Elizabeth Holmes Speaks for Herself


Who really is to blame for the dramatic collapse of blood-testing startup Theranos? Is Elizabeth Holmes, the female boss founder facing 11 counts of wire fraud for allegedly misleading investors? Or are the company employees signing up for various reports suggesting that the technology has done well? What about Theranos ’board members — like George Shultz, James Mattis, and Henry Kissinger — who were paid hundreds of thousands of dollars to advise the company? Or Ramesh Balwani, Holmes ’business partner and former girlfriend, separately facing 11 counts of fraud?

Each of these theories has been tested over the past few days as Holmes stands, 11 weeks into a trial that has captured Silicon Valley and beyond. This marks the first time he has told his story for himself since Theranos formally shut down in 2018, the same year he was accused of fraud.

Holmes began his testimony Friday afternoon, pushing records of people appearing outside the courtroom on Monday and Tuesday mornings. Spectators began lining up starting at 2 a.m. this week, trembling as they waited in one of the limited seats at the San Jose Courthouse. The crowd was filled with reporters, concerned citizens, and someone shouting “God bless you, lady boss!” for Holmes arrived on Tuesday. “Valley has never seen a high-profile business fraud case like this before,” said historian Margaret O’Mara, who compared the scene to the iPhone’s early release. Holmes benefited from the hype when his company collapsed in the early 2000s. Now he finds himself in a different kind of hype cycle.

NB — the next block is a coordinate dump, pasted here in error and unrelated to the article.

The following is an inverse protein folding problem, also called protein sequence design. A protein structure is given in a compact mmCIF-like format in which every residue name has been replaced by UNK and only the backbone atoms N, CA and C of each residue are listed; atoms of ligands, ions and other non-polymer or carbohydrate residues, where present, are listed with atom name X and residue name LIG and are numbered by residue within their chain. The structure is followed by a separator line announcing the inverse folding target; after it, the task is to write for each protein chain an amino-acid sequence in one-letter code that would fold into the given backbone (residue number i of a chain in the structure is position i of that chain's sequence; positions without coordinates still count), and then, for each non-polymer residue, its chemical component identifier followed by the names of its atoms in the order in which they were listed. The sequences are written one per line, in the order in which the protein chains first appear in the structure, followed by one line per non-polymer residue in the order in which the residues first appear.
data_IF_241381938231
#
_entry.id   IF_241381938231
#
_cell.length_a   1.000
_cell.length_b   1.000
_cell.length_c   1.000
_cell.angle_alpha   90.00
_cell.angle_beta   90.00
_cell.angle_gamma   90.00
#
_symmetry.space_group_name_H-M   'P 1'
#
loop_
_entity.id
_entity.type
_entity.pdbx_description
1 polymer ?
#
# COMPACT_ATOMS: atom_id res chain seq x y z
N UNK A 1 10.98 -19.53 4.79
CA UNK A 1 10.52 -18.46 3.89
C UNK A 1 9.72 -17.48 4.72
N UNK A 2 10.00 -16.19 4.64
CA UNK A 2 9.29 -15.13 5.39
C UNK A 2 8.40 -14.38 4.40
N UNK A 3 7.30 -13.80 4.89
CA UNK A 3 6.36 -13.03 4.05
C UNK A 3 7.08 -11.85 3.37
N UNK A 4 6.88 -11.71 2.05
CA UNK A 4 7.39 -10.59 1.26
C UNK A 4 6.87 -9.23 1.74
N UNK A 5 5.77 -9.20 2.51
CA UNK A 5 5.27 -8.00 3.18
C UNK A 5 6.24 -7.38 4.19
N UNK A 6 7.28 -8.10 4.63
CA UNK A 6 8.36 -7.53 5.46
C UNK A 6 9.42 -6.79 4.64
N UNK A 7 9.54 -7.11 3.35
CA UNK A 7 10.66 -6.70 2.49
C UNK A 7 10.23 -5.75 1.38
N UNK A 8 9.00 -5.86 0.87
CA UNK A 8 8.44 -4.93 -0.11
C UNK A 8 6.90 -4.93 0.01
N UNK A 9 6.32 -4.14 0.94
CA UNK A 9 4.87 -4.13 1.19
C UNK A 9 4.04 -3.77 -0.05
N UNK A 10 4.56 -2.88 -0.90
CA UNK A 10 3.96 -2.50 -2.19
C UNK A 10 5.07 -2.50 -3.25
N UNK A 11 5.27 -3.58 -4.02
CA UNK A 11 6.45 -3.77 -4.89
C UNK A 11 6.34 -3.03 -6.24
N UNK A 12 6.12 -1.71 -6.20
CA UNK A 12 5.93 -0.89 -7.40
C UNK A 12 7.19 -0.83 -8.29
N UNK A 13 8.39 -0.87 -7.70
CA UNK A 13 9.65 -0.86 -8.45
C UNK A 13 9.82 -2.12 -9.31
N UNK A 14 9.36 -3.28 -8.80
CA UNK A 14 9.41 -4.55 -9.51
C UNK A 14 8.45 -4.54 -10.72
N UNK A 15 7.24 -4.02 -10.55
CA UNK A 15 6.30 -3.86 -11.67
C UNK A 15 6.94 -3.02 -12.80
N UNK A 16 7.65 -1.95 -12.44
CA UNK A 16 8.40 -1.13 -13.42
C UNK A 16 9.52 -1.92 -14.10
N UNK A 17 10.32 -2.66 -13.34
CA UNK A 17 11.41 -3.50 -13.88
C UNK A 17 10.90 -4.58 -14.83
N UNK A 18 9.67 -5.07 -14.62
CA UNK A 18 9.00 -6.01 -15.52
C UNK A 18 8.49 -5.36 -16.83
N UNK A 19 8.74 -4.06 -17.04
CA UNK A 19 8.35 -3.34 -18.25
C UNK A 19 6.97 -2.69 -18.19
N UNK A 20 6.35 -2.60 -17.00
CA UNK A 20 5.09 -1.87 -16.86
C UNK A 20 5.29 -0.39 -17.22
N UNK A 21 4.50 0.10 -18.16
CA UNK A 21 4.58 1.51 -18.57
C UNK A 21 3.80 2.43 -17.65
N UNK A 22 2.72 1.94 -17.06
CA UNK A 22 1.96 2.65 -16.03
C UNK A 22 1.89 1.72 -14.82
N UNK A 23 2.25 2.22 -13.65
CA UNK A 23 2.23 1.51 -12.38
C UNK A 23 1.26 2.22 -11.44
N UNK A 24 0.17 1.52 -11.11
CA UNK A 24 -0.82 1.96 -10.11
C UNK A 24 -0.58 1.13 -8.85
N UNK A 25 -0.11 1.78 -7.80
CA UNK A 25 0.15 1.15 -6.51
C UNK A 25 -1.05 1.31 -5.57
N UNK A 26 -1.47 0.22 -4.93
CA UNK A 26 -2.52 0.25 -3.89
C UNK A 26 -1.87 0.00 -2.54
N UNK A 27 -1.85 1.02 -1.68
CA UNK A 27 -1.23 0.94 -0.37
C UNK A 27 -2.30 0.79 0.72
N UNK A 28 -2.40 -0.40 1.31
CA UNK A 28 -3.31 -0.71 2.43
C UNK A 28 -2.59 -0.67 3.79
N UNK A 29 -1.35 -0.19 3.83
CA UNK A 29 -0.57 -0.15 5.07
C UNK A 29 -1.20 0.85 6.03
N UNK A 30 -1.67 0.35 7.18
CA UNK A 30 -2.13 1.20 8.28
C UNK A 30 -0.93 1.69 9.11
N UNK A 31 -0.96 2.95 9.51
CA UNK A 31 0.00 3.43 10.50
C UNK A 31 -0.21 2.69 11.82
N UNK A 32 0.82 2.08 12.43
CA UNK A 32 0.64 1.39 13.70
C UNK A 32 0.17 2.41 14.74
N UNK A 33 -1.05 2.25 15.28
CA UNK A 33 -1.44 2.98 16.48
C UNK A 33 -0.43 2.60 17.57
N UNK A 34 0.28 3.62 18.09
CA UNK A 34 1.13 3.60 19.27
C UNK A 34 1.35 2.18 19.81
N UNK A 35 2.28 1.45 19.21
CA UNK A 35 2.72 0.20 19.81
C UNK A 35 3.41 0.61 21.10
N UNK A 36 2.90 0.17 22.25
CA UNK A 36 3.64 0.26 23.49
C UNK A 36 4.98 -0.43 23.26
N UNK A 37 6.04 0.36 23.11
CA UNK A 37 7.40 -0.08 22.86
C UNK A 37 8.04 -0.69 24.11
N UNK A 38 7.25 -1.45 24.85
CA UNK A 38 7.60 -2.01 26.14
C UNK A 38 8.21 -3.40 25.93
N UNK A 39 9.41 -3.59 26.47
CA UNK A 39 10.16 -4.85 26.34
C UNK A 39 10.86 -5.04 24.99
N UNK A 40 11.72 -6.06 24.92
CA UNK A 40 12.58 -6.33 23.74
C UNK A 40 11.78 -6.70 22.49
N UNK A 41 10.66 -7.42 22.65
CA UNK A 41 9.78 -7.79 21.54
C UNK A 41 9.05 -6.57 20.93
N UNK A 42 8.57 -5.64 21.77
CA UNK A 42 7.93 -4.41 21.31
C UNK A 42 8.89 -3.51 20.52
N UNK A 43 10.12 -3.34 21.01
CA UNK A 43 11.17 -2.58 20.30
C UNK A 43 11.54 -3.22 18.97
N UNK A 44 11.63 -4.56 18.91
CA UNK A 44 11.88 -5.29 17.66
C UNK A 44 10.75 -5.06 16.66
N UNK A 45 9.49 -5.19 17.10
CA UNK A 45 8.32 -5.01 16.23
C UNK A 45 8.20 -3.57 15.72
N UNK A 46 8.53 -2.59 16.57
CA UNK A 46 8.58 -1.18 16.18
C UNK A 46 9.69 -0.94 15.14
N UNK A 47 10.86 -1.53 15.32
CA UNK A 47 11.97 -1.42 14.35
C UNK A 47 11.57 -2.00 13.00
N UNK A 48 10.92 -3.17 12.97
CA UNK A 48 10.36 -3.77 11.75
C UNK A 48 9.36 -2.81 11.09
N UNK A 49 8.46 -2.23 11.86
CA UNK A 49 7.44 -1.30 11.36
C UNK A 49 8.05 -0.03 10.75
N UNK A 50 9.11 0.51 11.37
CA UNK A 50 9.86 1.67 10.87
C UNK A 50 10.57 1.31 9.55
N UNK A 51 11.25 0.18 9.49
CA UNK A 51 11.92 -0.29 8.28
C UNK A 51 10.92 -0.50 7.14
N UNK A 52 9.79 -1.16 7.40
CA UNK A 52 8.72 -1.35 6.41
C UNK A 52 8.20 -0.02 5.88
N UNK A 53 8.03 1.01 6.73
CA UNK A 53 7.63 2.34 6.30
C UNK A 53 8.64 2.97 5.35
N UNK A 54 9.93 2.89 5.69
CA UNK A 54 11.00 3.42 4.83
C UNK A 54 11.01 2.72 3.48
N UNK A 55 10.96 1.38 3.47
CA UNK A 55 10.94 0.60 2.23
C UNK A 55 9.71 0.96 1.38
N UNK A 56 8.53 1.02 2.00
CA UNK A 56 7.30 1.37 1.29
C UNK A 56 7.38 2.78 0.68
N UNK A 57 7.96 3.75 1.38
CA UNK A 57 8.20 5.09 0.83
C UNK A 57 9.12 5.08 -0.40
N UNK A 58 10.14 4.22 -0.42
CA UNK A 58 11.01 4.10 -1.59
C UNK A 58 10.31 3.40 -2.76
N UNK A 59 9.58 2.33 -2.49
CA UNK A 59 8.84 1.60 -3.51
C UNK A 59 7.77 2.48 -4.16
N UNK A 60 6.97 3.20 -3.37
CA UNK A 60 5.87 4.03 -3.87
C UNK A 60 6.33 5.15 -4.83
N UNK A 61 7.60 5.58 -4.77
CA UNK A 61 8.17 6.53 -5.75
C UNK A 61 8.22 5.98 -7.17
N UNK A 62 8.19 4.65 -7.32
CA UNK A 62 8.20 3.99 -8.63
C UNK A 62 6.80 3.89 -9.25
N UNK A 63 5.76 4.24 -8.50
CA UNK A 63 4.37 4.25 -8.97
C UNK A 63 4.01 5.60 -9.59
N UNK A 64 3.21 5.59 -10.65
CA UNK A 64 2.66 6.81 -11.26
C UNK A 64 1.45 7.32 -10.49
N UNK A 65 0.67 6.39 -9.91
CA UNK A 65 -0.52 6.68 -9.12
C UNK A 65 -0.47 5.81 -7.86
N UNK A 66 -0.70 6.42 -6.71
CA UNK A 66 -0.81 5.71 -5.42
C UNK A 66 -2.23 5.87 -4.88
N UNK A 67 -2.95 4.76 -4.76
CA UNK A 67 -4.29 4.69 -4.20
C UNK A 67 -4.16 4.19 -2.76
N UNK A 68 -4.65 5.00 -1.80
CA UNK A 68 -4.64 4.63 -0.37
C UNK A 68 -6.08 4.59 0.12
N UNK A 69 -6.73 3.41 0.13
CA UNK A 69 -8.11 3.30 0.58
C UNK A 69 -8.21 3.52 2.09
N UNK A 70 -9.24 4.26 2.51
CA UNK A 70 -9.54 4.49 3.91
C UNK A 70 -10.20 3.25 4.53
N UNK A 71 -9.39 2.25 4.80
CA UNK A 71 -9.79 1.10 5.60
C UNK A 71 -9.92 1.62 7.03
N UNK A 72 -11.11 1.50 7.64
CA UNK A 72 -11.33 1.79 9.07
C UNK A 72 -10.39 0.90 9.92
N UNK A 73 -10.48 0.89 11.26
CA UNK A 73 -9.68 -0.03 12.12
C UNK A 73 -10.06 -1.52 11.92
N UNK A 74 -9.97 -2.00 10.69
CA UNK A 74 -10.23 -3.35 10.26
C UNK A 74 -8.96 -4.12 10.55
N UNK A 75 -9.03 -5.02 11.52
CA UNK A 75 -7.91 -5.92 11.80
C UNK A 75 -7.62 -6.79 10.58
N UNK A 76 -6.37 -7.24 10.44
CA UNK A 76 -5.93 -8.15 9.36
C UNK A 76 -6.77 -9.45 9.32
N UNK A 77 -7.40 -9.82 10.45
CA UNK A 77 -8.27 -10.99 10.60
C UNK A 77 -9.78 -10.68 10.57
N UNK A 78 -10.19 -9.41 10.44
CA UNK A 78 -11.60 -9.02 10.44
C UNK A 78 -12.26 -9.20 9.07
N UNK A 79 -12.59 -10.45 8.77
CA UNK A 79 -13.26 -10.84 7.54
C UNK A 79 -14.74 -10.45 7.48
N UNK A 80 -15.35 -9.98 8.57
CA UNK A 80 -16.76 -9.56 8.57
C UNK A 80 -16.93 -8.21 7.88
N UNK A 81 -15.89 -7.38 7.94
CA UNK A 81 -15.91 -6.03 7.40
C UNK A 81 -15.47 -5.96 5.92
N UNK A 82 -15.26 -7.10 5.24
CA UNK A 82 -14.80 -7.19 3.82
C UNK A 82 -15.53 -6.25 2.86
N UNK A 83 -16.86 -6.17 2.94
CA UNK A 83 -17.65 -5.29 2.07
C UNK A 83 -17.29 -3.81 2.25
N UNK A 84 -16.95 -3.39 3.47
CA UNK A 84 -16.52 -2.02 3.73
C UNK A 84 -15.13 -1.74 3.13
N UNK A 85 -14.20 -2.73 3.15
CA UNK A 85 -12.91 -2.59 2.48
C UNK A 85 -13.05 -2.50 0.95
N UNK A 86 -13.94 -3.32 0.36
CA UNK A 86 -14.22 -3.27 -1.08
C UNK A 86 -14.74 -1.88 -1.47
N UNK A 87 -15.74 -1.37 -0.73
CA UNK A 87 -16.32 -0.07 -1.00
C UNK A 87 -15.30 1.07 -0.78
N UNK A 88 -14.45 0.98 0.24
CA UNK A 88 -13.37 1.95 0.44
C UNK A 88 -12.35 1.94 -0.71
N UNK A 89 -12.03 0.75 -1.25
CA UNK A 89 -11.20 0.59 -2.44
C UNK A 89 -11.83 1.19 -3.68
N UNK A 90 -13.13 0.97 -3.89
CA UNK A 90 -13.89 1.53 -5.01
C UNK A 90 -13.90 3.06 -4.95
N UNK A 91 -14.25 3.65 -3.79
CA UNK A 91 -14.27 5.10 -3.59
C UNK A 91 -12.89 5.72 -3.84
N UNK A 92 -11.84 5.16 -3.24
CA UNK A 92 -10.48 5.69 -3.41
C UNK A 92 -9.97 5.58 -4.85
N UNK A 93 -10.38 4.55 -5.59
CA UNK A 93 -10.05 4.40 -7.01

As a young CEO, Holmes has always described himself as a genius. He appeared on the covers of magazines and welcomed the comparison to Steve Jobs. But in court, Holmes — who is now 37 years old, and no longer wears his former trademark black turtlenecks — highlighted aspects of his work that he delegated to others.

When asked who was responsible for validating that the blood tests worked as promised, Holmes pointed to Adam Rosendorff, director of Theranos ’lab. A failed partnership with Walgreens came to Daniel Young, the “surprisingly smart” employee Holmes put in charge. The decision not to disclose that Theranos sometimes uses third-party devices was blamed on the company’s legal advice, which Holmes said told him the information contained a “trade secret.” Balwani, not Holmes, oversees the company’s financial projects. And the famous marketing that suggests Theranos used “a drop of blood”? Holmes testified that he did not personally sign every piece of marketing material produced by Chiat Day, the expensive advertising company he hired.

This kind of scattering of blame is very common in fraud cases, said David Sklansky, who teaches and writes about criminal law at Stanford. “This is probably the most common type of defense attached to cases involving allegations of large -scale financial fraud,” he said. “Whether it works depends on how credible it is to the jury.”





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